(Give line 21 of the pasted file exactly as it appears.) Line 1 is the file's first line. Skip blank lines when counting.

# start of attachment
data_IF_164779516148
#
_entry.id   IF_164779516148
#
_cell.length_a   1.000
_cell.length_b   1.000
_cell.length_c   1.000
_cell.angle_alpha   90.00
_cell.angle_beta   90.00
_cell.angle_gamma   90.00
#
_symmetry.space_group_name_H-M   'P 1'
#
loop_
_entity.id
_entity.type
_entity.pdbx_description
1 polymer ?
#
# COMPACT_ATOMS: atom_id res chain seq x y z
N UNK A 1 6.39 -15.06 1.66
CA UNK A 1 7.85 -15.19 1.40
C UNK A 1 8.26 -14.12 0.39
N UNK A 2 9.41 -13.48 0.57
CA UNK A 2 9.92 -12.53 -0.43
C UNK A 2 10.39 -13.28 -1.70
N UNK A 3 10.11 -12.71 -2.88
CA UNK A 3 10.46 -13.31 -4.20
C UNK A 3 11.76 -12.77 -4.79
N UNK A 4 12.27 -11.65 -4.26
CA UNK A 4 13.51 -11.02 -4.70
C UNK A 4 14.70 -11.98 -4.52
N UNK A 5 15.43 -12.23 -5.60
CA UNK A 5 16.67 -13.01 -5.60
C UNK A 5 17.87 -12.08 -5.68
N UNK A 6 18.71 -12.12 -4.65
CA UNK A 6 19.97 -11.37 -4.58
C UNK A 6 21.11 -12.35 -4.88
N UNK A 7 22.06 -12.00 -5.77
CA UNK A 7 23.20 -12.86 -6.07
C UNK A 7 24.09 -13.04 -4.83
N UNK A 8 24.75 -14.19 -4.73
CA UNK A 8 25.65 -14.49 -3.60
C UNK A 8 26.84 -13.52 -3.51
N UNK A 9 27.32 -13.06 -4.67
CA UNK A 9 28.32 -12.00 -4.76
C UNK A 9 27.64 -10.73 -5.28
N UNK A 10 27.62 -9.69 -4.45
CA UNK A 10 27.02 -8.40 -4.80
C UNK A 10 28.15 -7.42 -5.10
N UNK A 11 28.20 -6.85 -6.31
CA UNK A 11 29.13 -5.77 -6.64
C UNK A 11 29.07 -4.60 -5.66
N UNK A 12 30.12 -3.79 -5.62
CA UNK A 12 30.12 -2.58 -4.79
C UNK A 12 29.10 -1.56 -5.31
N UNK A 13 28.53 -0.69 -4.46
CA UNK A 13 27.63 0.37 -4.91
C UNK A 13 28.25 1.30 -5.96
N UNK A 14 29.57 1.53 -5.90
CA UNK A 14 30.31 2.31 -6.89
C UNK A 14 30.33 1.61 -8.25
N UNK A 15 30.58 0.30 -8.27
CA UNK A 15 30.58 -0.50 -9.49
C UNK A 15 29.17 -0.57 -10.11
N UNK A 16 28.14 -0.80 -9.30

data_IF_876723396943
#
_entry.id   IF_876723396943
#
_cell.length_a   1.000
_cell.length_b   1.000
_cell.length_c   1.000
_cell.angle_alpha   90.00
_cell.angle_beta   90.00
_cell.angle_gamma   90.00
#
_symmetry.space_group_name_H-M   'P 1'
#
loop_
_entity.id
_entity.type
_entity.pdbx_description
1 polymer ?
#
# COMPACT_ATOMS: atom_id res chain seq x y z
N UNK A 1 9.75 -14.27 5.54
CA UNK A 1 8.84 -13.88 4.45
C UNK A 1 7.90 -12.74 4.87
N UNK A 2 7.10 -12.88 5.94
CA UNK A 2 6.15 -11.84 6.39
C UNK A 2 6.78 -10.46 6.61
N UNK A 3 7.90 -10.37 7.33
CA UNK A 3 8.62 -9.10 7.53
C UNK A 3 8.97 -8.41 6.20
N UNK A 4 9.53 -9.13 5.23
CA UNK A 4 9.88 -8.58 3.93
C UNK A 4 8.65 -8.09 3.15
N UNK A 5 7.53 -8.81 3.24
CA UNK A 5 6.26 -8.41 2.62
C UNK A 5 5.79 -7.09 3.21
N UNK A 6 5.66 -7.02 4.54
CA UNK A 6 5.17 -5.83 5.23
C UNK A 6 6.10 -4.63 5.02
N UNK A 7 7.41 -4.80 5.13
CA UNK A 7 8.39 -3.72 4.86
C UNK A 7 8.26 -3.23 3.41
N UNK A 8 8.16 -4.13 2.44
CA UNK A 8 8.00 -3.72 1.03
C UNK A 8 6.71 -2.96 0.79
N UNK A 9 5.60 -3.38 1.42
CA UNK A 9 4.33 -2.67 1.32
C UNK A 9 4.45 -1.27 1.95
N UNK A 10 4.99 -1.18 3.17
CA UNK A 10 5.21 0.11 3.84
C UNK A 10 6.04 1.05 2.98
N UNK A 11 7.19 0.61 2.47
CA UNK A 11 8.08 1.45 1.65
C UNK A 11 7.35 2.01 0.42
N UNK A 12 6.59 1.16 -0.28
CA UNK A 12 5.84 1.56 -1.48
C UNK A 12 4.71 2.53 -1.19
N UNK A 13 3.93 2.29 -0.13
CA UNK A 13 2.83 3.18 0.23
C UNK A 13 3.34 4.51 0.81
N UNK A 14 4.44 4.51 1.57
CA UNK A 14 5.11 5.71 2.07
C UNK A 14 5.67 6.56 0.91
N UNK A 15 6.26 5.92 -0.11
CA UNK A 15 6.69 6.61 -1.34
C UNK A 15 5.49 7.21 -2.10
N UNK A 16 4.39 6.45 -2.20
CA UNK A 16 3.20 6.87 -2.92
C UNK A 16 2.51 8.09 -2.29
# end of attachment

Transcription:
N UNK A 1 6.39 -15.06 1.66